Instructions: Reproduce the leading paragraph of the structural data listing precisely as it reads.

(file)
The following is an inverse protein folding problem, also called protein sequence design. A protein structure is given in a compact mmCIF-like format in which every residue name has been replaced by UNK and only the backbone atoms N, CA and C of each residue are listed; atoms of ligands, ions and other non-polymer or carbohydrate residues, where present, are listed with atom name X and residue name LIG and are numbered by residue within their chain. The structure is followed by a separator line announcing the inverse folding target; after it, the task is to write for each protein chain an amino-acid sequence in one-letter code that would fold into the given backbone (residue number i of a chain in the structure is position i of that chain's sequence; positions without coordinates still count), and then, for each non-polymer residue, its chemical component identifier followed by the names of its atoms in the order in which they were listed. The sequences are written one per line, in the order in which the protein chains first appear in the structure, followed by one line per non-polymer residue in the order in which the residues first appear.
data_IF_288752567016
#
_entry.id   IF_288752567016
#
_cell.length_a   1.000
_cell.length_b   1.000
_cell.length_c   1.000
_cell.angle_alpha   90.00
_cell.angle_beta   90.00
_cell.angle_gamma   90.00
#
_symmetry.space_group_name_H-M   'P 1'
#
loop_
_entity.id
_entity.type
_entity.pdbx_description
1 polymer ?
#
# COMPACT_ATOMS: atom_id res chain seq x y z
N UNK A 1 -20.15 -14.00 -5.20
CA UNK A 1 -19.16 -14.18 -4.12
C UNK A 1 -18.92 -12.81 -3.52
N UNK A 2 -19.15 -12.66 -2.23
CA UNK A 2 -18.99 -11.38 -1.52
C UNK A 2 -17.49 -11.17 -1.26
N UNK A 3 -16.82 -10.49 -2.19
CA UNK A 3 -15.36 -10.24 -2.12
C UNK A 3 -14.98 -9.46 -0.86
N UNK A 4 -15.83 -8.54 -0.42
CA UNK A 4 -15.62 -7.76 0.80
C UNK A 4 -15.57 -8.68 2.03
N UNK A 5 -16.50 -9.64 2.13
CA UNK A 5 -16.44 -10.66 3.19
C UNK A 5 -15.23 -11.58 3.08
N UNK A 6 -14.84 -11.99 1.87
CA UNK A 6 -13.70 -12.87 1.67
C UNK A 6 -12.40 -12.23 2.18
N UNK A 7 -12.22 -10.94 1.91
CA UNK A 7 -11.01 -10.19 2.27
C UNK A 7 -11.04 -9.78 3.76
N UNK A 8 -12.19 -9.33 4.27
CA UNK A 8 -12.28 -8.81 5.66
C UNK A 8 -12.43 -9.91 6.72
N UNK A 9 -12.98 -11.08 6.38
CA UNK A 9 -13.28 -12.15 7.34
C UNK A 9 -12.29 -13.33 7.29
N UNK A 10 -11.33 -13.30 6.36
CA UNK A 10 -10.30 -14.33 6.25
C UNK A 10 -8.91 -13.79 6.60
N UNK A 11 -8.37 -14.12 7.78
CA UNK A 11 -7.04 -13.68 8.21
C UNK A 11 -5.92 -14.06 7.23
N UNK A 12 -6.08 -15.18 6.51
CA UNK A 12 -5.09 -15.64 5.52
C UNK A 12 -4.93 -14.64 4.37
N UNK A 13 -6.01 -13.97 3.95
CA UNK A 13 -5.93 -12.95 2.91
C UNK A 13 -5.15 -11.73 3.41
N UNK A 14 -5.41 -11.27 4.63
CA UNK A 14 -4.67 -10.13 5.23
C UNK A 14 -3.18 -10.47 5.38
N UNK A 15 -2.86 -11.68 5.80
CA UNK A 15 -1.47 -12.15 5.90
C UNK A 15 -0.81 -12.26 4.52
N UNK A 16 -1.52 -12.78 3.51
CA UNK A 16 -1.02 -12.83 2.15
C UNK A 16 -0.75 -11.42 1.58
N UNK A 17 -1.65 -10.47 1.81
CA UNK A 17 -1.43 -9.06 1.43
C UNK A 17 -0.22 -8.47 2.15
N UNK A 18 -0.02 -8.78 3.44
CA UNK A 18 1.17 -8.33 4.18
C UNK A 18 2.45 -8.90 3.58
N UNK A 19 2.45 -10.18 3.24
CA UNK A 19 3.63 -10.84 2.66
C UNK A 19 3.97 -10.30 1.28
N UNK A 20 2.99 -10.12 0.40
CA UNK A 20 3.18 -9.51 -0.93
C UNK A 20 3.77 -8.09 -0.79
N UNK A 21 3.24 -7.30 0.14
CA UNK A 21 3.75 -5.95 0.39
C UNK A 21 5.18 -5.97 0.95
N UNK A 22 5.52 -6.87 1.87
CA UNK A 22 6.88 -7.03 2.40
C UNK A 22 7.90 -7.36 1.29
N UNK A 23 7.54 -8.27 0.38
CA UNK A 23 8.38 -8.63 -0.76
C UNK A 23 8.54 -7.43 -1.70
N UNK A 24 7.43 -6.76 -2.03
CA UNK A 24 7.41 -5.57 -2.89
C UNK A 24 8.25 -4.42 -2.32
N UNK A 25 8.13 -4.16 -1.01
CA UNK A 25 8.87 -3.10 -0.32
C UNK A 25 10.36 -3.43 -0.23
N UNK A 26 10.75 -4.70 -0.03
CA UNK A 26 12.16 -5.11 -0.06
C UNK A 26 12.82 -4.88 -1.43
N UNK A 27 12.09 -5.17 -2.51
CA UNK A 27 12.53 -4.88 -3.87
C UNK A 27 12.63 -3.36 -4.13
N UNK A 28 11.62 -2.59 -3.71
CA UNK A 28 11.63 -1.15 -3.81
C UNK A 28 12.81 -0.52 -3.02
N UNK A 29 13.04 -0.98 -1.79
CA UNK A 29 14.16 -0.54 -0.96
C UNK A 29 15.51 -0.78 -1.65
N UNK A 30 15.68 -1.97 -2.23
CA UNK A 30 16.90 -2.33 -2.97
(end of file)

The following is an inverse protein folding problem, also called protein sequence design. A protein structure is given in a compact mmCIF-like format in which every residue name has been replaced by UNK and only the backbone atoms N, CA and C of each residue are listed; atoms of ligands, ions and other non-polymer or carbohydrate residues, where present, are listed with atom name X and residue name LIG and are numbered by residue within their chain. The structure is followed by a separator line announcing the inverse folding target; after it, the task is to write for each protein chain an amino-acid sequence in one-letter code that would fold into the given backbone (residue number i of a chain in the structure is position i of that chain's sequence; positions without coordinates still count), and then, for each non-polymer residue, its chemical component identifier followed by the names of its atoms in the order in which they were listed. The sequences are written one per line, in the order in which the protein chains first appear in the structure, followed by one line per non-polymer residue in the order in which the residues first appear.